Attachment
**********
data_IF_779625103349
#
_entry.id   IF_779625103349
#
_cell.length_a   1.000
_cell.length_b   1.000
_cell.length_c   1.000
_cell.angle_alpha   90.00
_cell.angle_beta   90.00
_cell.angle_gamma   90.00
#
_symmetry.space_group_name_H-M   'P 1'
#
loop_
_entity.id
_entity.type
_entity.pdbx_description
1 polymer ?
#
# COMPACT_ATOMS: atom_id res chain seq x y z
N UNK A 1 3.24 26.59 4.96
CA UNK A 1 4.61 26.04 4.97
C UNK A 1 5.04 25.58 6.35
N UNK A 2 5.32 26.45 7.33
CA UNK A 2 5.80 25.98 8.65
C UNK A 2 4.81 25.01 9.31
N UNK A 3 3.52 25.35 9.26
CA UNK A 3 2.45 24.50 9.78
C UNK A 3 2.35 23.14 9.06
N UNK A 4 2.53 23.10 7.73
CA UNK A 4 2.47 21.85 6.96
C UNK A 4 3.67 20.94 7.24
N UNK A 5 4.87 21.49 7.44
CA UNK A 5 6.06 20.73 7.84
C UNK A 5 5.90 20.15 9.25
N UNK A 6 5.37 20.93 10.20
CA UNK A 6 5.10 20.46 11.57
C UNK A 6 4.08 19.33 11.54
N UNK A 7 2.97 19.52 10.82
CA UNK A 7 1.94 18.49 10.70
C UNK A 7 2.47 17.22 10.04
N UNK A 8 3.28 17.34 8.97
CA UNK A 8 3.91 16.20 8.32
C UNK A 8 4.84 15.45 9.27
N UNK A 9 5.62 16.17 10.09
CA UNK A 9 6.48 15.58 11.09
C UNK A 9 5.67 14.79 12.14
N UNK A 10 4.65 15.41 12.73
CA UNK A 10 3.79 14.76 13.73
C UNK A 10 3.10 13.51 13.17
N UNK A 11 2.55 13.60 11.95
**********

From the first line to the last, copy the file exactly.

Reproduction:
data_IF_779625103349
#
_entry.id   IF_779625103349
#
_cell.length_a   1.000
_cell.length_b   1.000
_cell.length_c   1.000
_cell.angle_alpha   90.00
_cell.angle_beta   90.00
_cell.angle_gamma   90.00
#
_symmetry.space_group_name_H-M   'P 1'
#
loop_
_entity.id
_entity.type
_entity.pdbx_description
1 polymer ?
#
# COMPACT_ATOMS: atom_id res chain seq x y z
N UNK A 1 3.24 26.59 4.96
CA UNK A 1 4.61 26.04 4.97
C UNK A 1 5.04 25.58 6.35
N UNK A 2 5.32 26.45 7.33
CA UNK A 2 5.80 25.98 8.65
C UNK A 2 4.81 25.01 9.31
N UNK A 3 3.52 25.35 9.26
CA UNK A 3 2.45 24.50 9.78
C UNK A 3 2.35 23.14 9.06
N UNK A 4 2.53 23.10 7.73
CA UNK A 4 2.47 21.85 6.96
C UNK A 4 3.67 20.94 7.24
N UNK A 5 4.87 21.49 7.44
CA UNK A 5 6.06 20.73 7.84
C UNK A 5 5.90 20.15 9.25
N UNK A 6 5.37 20.93 10.20
CA UNK A 6 5.10 20.46 11.57
C UNK A 6 4.08 19.33 11.54
N UNK A 7 2.97 19.52 10.82
CA UNK A 7 1.94 18.49 10.70
C UNK A 7 2.47 17.22 10.04
N UNK A 8 3.28 17.34 8.97
CA UNK A 8 3.91 16.20 8.32
C UNK A 8 4.84 15.45 9.27
N UNK A 9 5.62 16.17 10.09
CA UNK A 9 6.48 15.58 11.09
C UNK A 9 5.67 14.79 12.14
N UNK A 10 4.65 15.41 12.73
CA UNK A 10 3.79 14.76 13.73
C UNK A 10 3.10 13.51 13.17
N UNK A 11 2.55 13.60 11.95